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In one week, on September 8 and 9, I will be participating in the Fifth Annual Catskill Artist and Gallery Tour. A wonderful and diverse group of artists and galleries will be opening their studios from 11 AM until 5 PM on those two days. Any and all of you readers are most welcome to drop by, see some of my work as well as the many fossils I photograph. It’s a fine time of the year to visit, especially for all of my friends down in NYC. Take a day trip, breathe in some fresh country air and stretch out in a place adopted by artists almost two hundred years ago.

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This long tradition – this relationship between artist and the Catskill Area – continues to flower today. The list of artists participating this year is a testament to that. To many of us, the relationship with the local landscape, that experience of nature, seems to take over and direct our work. At the very least, the locale informs and affects out creative processes.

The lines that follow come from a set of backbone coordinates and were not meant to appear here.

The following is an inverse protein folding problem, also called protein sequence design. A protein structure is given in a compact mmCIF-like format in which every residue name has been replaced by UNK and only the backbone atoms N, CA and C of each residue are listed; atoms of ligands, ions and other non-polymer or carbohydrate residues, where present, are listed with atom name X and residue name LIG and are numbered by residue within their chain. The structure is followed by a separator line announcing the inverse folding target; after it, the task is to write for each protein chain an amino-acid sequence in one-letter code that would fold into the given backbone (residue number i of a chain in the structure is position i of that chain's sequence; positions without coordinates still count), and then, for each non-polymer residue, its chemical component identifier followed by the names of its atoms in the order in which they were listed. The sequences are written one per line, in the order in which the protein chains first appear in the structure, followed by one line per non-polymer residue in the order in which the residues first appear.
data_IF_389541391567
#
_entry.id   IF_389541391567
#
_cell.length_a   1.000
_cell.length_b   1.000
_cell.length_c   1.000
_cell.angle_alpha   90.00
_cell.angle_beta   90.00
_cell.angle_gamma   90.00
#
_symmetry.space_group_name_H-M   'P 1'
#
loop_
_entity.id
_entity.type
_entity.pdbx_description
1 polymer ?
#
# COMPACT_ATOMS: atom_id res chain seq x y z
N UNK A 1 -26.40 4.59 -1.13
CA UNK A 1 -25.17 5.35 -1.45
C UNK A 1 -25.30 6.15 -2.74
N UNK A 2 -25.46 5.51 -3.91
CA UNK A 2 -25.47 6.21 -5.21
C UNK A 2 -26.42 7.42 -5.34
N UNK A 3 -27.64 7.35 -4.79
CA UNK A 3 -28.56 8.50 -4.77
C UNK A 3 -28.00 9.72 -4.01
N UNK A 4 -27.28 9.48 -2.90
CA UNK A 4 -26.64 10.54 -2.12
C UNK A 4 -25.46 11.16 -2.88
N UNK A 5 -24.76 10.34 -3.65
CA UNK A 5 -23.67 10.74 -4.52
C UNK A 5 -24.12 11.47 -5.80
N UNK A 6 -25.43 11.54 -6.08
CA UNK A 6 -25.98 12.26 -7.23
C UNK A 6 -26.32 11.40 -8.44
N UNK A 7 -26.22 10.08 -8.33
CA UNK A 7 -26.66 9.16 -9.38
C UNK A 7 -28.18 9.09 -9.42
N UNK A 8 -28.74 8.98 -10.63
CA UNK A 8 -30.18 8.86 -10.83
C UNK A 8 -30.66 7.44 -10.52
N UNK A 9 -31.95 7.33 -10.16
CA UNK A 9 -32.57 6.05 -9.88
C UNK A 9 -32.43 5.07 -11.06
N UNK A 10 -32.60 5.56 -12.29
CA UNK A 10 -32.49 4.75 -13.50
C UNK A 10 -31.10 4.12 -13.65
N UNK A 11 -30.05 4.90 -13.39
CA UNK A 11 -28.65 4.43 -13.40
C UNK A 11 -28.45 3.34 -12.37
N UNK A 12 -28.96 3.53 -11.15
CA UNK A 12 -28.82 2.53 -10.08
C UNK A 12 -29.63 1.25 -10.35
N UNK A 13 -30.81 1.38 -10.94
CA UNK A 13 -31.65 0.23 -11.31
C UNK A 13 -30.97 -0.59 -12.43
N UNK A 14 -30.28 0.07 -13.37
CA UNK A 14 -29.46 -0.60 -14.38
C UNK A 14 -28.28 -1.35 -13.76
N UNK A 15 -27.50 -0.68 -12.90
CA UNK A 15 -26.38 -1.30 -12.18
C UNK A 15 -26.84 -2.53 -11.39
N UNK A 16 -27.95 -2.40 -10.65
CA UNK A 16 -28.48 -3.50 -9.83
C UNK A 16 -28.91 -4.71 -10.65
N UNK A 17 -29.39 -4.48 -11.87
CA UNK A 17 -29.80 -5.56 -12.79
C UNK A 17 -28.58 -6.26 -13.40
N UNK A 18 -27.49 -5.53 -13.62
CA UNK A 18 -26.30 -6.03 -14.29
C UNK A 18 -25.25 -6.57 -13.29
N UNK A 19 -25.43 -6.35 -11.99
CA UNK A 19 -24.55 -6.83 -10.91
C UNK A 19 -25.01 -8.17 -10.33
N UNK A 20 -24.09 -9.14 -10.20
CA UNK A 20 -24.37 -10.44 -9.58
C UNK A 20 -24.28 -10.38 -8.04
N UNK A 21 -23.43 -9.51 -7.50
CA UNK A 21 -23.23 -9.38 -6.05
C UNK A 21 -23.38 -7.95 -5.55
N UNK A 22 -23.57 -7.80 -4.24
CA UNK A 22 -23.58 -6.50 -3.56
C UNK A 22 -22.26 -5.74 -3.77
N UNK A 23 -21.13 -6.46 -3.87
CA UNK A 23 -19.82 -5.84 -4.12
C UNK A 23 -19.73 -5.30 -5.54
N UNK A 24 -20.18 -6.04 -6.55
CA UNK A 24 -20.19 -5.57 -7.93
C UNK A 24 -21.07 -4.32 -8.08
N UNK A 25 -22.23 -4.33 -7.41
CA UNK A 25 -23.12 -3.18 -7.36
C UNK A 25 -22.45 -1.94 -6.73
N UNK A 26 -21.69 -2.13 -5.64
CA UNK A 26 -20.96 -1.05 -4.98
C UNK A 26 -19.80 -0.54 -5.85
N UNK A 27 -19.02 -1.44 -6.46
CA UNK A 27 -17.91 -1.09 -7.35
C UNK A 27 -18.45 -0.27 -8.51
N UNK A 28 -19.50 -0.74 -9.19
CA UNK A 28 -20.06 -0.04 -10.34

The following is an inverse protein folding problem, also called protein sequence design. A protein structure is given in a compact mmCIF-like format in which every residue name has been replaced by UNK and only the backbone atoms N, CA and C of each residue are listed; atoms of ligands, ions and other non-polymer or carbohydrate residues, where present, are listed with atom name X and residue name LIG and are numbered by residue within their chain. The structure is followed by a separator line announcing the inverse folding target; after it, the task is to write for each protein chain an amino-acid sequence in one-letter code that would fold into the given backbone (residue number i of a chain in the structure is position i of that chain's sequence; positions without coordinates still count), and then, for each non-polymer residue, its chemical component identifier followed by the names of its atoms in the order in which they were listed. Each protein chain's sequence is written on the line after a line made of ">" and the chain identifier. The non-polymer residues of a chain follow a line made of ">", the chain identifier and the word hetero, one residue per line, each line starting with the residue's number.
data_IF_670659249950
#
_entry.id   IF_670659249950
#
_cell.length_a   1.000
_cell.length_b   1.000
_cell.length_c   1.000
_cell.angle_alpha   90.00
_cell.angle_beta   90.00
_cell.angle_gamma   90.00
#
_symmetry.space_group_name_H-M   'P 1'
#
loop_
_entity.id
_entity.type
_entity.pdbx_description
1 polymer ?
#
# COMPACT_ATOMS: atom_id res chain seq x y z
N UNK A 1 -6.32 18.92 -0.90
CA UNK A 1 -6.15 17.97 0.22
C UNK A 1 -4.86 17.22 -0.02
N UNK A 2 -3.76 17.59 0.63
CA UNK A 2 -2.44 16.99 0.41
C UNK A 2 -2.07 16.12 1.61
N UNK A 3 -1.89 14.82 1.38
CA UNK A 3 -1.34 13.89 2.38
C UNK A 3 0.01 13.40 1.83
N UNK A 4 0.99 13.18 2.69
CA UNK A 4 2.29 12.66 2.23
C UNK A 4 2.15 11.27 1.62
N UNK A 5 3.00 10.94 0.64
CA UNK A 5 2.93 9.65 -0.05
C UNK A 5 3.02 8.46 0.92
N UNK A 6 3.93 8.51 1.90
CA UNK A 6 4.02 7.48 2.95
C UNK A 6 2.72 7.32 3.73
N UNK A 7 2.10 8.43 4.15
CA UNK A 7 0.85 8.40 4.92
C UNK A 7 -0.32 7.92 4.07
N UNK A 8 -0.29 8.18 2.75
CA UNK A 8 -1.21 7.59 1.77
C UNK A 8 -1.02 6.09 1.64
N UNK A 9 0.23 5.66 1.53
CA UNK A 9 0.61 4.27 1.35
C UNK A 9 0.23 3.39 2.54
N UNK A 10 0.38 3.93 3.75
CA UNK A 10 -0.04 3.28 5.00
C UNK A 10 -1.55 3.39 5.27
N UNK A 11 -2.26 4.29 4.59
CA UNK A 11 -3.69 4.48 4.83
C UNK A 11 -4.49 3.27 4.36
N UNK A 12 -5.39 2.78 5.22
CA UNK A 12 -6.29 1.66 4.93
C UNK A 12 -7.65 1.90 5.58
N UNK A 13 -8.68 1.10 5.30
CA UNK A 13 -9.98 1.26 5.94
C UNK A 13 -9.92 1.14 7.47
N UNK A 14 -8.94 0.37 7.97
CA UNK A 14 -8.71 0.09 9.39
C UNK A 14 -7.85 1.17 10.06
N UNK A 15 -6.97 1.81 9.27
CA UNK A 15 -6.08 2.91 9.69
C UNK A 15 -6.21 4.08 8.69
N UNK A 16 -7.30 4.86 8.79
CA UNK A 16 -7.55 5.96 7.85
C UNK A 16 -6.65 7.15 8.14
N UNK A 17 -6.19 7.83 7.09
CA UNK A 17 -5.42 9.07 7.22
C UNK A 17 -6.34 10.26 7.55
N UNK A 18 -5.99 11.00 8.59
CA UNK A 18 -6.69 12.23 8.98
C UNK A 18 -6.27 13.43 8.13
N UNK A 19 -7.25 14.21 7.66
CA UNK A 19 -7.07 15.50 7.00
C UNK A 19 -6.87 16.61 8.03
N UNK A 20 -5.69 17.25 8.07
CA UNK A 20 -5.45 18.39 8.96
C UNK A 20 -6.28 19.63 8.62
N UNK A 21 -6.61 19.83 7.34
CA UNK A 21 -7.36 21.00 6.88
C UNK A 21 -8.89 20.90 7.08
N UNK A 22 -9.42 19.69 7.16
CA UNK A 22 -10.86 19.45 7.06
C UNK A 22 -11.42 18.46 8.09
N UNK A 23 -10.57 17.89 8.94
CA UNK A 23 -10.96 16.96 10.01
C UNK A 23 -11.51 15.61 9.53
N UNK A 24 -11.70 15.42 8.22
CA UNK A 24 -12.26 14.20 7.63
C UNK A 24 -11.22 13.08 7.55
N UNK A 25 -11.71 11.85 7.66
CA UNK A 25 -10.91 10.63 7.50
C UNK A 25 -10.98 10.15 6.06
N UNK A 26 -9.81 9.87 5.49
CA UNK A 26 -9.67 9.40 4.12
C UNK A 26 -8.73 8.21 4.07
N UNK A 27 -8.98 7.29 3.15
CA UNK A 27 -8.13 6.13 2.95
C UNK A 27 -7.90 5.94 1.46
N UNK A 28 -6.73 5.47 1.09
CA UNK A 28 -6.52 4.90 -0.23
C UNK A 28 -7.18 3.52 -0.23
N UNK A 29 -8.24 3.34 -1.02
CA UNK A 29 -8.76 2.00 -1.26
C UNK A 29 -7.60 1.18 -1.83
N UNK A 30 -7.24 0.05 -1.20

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All the images in this post, in fact, both landscape and fossil, were taken within just a few miles of my studio.

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From the tour website:

From monster teddy bears made out of barbed wire to space-age yurts with amazing views, from Hudson River villas to restored gallery buildings and renovated churches, our past tours have celebrated some of the most significant talent and amazing locations, private and public, in the region and the state.